How do we begin? By wandering within the wilderness. Rebecca Solnit’s book on walking comes to mind: “Walking is one way of maintaining a bulwark against this erosion of the mind, the body, the landscape, and the city, and every walker is a guard on patrol to protect the ineffable.” While people today live in disconnected interiors, on foot in wilderness the whole world is connected to the individual. This form of investing in a place gives back; memories become seeded into places, giving them meaning and associations both in the body and the mind. Walking may take much longer, but this slowing down opens one up to new details, new possibilities.
Brian Teare is one of my favorite modern poets because his poetry is centered upon Charles Olson’s projective verse and on walking. All his works contain physical coordinates, anchoring each work of art to the place that inspired it. The land becomes the location, subject, and meaning to the thoughts and feelings that Teare wants to convey. As we enter into a field or crest the ridge of a mountain, we perceive the sight of the landscape and experience our bodies within it. We feel the wind and touch the dirt; we see the edges and diversity of the landscape. Perhaps we have hiked a far distance to reach this place and feel the journey within the body. Teare says in one of my favorite poems, “Atlas Peak”:
we have to hold it instead
in our heads & hands
which would seem impossible
except for how we remember
the trail in our feet, calves,
& thighs, our lungs’ thrust
upward; our eyes, which scan
trailside bracken for flowers;
& our minds, which recall
their names as best they can
Sitting on the side of Mount Massive, on the verge of tears, I felt utterly defeated. Our group took the shorter route, which had resulted in thousands of feet of incline in just a few miles, and my lungs, riddled with occasional asthma, were rejecting the task before them. It felt as if all the rocks in the boulder field had been placed upon my chest. My mind went to the thought of wilderness: Was it freedom or a curse? What would happen to me if something went wrong up here? Risk and freedom hold hands with each other in the mountains. After a long break, a few puffs of albuterol, water, and grit, I pulled myself up the final ascent and false summits along the ridge. I have been most thankful for my body when I have realized how beautifully fragile and simultaneously capable it is. On the summit, as we watched thin wispy waves of clouds weave into each other and rise around us, the mountain gently reminded me that I am not in control. I am not all-powerful, and nature’s lesson to me that morning was to respect its wildness.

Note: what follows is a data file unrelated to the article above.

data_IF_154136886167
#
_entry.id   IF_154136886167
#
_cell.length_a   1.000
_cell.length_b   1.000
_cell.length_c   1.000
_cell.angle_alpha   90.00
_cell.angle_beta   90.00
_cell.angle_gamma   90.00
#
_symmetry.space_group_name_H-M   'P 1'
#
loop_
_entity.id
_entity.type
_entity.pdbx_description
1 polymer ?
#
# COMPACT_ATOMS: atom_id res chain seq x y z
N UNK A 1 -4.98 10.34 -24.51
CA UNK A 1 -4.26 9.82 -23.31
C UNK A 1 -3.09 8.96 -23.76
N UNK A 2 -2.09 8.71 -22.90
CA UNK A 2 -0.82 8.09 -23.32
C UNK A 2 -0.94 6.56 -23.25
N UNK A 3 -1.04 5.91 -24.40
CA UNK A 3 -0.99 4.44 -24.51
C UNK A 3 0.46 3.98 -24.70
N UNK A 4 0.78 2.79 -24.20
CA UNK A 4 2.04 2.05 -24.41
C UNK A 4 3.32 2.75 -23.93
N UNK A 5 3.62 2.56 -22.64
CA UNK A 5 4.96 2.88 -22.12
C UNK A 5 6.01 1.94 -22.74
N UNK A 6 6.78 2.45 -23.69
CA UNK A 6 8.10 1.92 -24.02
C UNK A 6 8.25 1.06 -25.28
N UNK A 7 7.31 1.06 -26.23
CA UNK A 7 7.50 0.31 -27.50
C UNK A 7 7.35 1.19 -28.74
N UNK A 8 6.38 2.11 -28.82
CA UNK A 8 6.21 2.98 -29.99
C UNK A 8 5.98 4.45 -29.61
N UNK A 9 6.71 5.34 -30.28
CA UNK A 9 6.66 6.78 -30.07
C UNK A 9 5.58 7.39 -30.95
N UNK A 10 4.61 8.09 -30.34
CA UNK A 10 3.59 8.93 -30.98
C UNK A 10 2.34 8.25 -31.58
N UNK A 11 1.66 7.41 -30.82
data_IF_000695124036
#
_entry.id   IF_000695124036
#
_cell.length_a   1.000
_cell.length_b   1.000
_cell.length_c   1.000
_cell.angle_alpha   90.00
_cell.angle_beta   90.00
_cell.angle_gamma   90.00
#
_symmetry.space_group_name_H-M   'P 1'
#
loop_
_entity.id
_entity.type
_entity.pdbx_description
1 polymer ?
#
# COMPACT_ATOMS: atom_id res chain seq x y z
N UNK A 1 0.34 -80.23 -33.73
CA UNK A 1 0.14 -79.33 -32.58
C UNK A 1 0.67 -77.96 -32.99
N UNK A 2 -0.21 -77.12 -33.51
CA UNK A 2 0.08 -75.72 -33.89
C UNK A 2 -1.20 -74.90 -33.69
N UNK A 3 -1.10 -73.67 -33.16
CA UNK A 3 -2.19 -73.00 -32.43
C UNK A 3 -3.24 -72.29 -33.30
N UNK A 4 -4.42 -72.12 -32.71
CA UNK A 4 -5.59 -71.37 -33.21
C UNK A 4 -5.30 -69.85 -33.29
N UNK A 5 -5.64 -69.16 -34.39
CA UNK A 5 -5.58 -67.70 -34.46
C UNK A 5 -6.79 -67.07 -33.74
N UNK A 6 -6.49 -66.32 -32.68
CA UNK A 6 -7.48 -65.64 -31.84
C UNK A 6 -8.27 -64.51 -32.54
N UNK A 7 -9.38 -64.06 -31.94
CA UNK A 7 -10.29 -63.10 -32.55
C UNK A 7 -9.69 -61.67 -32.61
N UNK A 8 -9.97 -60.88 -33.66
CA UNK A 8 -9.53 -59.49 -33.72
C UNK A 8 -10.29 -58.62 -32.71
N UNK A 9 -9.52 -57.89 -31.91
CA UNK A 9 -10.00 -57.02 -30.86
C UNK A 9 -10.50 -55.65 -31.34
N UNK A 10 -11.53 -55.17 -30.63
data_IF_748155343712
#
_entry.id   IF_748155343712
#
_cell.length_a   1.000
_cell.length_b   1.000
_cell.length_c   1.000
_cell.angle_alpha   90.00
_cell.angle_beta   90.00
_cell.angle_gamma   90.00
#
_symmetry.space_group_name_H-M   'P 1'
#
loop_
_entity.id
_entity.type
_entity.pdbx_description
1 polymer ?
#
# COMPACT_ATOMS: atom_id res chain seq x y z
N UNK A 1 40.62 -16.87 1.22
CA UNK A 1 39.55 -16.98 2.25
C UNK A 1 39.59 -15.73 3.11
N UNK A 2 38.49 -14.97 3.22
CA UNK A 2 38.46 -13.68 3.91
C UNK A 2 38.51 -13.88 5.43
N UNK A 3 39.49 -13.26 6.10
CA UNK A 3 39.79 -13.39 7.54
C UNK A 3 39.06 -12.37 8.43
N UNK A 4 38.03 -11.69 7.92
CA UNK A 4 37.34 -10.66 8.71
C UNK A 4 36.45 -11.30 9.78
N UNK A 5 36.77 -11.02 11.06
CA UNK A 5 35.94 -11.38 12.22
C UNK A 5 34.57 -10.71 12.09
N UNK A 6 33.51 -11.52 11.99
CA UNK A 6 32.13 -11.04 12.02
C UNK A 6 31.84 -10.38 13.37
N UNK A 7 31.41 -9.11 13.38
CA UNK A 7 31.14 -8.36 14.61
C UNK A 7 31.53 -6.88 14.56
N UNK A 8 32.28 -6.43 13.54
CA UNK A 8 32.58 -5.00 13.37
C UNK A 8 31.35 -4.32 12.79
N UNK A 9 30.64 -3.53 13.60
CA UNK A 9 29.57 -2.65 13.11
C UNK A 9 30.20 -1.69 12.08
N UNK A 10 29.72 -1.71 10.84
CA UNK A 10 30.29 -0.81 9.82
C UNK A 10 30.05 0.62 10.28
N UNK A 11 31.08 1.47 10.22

“Risk and freedom hold hands with each other in the mountains.”
As in all things, essentialism should be avoided. We live in a world that tends toward black-and-white perspectives, and when one praises the wilderness, those remarks can devolve into Luddite sentiments that are antipeople, antitechnological, and antihistorical. This solves nothing. Advancements in civilization are welcome and beautiful; technology has connected us in unprecedented ways. But as with anything, balance is key. We need the possibility of escape from civilization, even if we never indulge it. We need it to exist as an antithesis to the stresses of modern society. We need wilderness to serve as a place to realize that we exist in a tenuous balance with the world around us. All the political and societal struggles matter little if we have no environment to live in. In a world of utilitarian decision-making, a walk in the woods may be considered frivolous and useless, but it is necessary. The choice to preserve or to dominate is ours. But before deciding, perhaps one should first wander among the mountains. △
This essay is accompanied by the poem “Post Tenebras Lux” by Haley Littleton.